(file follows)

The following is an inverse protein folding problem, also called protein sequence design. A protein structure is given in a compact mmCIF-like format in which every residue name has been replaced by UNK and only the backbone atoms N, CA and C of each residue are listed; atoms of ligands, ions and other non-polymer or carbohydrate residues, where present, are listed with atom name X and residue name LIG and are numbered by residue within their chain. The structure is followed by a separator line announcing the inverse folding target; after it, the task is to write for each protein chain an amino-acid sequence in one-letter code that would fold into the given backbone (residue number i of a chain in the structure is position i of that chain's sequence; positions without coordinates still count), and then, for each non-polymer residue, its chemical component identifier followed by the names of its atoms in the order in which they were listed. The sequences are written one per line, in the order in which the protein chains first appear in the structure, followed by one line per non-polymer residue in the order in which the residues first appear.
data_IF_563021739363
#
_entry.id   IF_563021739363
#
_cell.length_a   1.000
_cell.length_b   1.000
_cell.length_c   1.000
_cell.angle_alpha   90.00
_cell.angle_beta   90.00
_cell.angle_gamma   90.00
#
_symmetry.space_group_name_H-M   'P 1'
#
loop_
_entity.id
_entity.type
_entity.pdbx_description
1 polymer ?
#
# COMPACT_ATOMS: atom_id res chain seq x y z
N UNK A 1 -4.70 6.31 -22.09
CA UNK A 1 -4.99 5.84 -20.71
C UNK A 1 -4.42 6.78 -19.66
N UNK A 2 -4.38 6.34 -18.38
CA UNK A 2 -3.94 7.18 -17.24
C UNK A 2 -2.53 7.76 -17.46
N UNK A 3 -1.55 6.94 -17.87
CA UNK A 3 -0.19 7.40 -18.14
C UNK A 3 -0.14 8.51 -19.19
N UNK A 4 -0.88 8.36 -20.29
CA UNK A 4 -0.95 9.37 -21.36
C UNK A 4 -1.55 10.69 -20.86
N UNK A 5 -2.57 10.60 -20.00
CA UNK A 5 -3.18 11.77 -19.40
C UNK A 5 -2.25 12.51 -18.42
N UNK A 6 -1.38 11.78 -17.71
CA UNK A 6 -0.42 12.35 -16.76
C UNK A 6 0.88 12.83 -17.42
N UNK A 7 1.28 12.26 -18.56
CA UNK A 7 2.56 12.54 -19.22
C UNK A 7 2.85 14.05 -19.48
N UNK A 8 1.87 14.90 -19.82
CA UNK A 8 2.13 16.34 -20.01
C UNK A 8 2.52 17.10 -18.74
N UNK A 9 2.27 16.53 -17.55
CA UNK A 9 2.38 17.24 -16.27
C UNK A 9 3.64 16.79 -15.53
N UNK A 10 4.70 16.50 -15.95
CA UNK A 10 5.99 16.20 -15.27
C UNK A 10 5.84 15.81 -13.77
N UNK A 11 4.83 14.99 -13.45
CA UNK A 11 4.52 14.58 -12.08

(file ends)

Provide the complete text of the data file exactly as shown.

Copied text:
The following is an inverse protein folding problem, also called protein sequence design. A protein structure is given in a compact mmCIF-like format in which every residue name has been replaced by UNK and only the backbone atoms N, CA and C of each residue are listed; atoms of ligands, ions and other non-polymer or carbohydrate residues, where present, are listed with atom name X and residue name LIG and are numbered by residue within their chain. The structure is followed by a separator line announcing the inverse folding target; after it, the task is to write for each protein chain an amino-acid sequence in one-letter code that would fold into the given backbone (residue number i of a chain in the structure is position i of that chain's sequence; positions without coordinates still count), and then, for each non-polymer residue, its chemical component identifier followed by the names of its atoms in the order in which they were listed. The sequences are written one per line, in the order in which the protein chains first appear in the structure, followed by one line per non-polymer residue in the order in which the residues first appear.
data_IF_563021739363
#
_entry.id   IF_563021739363
#
_cell.length_a   1.000
_cell.length_b   1.000
_cell.length_c   1.000
_cell.angle_alpha   90.00
_cell.angle_beta   90.00
_cell.angle_gamma   90.00
#
_symmetry.space_group_name_H-M   'P 1'
#
loop_
_entity.id
_entity.type
_entity.pdbx_description
1 polymer ?
#
# COMPACT_ATOMS: atom_id res chain seq x y z
N UNK A 1 -4.70 6.31 -22.09
CA UNK A 1 -4.99 5.84 -20.71
C UNK A 1 -4.42 6.78 -19.66
N UNK A 2 -4.38 6.34 -18.38
CA UNK A 2 -3.94 7.18 -17.24
C UNK A 2 -2.53 7.76 -17.46
N UNK A 3 -1.55 6.94 -17.87
CA UNK A 3 -0.19 7.40 -18.14
C UNK A 3 -0.14 8.51 -19.19
N UNK A 4 -0.88 8.36 -20.29
CA UNK A 4 -0.95 9.37 -21.36
C UNK A 4 -1.55 10.69 -20.86
N UNK A 5 -2.57 10.60 -20.00
CA UNK A 5 -3.18 11.77 -19.40
C UNK A 5 -2.25 12.51 -18.42
N UNK A 6 -1.38 11.78 -17.71
CA UNK A 6 -0.42 12.35 -16.76
C UNK A 6 0.88 12.83 -17.42
N UNK A 7 1.28 12.26 -18.56
CA UNK A 7 2.56 12.54 -19.22
C UNK A 7 2.85 14.05 -19.48
N UNK A 8 1.87 14.90 -19.82
CA UNK A 8 2.13 16.34 -20.01
C UNK A 8 2.52 17.10 -18.74
N UNK A 9 2.27 16.53 -17.55
CA UNK A 9 2.38 17.24 -16.27
C UNK A 9 3.64 16.79 -15.53
N UNK A 10 4.70 16.50 -15.95
CA UNK A 10 5.99 16.20 -15.27
C UNK A 10 5.84 15.81 -13.77
N UNK A 11 4.83 14.99 -13.45
CA UNK A 11 4.52 14.58 -12.08